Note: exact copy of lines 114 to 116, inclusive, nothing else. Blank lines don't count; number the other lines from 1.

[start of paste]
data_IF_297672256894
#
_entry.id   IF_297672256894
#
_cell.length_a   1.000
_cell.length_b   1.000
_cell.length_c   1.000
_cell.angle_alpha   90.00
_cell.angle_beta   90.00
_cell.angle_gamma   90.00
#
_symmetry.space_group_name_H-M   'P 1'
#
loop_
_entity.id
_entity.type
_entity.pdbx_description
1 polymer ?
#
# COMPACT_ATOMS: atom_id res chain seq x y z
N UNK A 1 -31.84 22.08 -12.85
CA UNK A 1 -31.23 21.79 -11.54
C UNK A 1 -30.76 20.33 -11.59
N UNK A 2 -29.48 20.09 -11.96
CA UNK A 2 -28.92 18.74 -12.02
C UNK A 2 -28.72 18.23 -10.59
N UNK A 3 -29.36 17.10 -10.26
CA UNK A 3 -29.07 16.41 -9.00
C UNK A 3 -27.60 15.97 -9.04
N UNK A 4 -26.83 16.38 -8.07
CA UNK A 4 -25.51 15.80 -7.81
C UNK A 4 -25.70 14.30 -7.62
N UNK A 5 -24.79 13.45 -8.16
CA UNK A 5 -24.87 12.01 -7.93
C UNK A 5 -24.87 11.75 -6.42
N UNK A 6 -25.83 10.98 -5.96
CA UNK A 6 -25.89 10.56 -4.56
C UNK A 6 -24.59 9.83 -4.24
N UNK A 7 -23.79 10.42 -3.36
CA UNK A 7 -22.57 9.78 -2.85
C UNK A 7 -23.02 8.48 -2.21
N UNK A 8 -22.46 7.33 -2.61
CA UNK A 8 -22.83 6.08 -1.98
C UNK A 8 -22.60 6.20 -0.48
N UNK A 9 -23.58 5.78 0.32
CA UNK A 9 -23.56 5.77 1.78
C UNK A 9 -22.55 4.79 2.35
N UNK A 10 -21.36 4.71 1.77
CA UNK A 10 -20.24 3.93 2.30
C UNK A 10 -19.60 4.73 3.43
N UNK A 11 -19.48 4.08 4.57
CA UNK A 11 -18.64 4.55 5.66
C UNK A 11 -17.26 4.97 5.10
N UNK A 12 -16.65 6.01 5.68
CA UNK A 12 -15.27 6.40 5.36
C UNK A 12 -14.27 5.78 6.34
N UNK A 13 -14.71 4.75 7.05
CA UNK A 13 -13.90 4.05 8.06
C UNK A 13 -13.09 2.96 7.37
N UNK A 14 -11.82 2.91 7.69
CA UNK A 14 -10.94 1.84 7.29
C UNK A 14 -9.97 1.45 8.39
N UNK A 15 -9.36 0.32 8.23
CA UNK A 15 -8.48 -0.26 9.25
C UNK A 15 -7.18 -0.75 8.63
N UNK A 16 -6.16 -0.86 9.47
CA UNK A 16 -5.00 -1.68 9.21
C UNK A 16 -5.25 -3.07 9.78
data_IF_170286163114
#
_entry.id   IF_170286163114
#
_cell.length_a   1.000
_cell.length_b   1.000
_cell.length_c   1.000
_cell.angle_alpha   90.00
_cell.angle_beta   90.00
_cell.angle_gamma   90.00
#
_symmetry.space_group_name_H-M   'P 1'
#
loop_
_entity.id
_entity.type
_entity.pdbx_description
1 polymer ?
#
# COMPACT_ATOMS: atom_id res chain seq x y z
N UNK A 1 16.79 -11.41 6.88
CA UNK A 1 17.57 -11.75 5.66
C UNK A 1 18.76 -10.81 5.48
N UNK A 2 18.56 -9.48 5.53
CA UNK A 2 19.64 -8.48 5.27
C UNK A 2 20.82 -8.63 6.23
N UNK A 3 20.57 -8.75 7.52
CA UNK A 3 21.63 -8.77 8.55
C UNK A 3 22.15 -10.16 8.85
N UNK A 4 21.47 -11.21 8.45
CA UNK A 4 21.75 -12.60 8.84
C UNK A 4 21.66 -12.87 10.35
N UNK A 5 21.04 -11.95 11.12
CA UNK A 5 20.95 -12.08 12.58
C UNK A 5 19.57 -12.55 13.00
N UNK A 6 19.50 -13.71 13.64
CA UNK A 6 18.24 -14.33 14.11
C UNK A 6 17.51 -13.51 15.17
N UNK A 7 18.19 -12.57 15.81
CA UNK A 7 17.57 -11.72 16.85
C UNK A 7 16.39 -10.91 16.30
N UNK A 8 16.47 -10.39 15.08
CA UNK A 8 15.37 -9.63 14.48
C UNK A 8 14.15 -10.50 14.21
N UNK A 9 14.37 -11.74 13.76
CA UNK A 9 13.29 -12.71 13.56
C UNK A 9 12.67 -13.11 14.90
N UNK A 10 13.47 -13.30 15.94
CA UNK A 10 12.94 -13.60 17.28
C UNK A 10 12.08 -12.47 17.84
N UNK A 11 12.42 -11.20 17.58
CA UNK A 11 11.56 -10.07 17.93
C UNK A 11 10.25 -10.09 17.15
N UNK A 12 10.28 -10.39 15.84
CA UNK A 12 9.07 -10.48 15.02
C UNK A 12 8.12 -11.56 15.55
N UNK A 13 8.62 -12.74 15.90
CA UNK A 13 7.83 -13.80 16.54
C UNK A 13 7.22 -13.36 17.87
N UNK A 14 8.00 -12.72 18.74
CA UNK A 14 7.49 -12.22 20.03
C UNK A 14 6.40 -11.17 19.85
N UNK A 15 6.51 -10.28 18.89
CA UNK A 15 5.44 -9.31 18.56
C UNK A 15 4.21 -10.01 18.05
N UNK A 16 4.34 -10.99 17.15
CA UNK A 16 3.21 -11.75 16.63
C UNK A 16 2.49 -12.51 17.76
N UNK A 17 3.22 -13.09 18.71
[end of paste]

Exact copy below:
CA UNK A 9 13.29 -12.71 13.56
C UNK A 9 12.67 -13.11 14.90
N UNK A 10 13.47 -13.30 15.94